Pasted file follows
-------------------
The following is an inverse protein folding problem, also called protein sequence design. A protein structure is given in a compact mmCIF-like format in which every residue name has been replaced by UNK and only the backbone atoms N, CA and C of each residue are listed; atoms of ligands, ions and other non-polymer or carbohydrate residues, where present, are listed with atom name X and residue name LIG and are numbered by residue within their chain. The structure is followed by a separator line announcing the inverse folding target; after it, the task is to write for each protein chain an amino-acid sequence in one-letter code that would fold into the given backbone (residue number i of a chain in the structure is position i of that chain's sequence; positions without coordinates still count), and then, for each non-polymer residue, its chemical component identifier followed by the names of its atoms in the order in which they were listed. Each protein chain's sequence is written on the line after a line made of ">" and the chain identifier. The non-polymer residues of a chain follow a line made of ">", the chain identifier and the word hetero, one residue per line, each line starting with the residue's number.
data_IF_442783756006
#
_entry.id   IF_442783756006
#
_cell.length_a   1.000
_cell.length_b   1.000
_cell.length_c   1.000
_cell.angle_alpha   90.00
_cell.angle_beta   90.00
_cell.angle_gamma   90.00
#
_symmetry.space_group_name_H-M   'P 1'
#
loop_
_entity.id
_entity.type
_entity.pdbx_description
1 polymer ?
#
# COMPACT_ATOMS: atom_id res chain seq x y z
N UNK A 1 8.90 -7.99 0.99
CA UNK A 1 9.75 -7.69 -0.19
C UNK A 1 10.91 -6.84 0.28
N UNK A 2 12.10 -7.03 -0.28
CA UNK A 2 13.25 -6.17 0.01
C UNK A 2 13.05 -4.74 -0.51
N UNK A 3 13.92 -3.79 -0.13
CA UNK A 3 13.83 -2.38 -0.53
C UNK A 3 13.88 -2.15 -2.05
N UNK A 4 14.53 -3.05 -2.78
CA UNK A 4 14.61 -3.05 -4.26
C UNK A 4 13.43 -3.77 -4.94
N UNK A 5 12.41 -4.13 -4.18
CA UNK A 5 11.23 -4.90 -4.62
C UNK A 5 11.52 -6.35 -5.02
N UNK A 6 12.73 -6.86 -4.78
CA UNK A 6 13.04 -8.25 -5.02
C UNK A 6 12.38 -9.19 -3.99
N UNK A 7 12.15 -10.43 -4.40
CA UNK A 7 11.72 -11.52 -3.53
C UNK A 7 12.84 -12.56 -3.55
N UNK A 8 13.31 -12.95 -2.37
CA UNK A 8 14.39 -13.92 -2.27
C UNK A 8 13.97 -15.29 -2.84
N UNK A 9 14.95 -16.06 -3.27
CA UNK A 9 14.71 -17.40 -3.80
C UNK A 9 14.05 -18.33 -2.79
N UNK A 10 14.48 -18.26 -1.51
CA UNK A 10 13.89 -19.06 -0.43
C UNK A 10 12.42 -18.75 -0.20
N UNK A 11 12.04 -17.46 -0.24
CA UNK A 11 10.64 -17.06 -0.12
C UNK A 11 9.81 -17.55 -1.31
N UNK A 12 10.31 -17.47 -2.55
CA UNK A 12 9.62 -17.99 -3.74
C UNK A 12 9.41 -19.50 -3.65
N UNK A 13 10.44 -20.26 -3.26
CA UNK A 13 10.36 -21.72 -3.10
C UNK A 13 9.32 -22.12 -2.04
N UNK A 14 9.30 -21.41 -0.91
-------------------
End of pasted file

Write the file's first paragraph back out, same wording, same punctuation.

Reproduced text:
The following is an inverse protein folding problem, also called protein sequence design. A protein structure is given in a compact mmCIF-like format in which every residue name has been replaced by UNK and only the backbone atoms N, CA and C of each residue are listed; atoms of ligands, ions and other non-polymer or carbohydrate residues, where present, are listed with atom name X and residue name LIG and are numbered by residue within their chain. The structure is followed by a separator line announcing the inverse folding target; after it, the task is to write for each protein chain an amino-acid sequence in one-letter code that would fold into the given backbone (residue number i of a chain in the structure is position i of that chain's sequence; positions without coordinates still count), and then, for each non-polymer residue, its chemical component identifier followed by the names of its atoms in the order in which they were listed. Each protein chain's sequence is written on the line after a line made of ">" and the chain identifier. The non-polymer residues of a chain follow a line made of ">", the chain identifier and the word hetero, one residue per line, each line starting with the residue's number.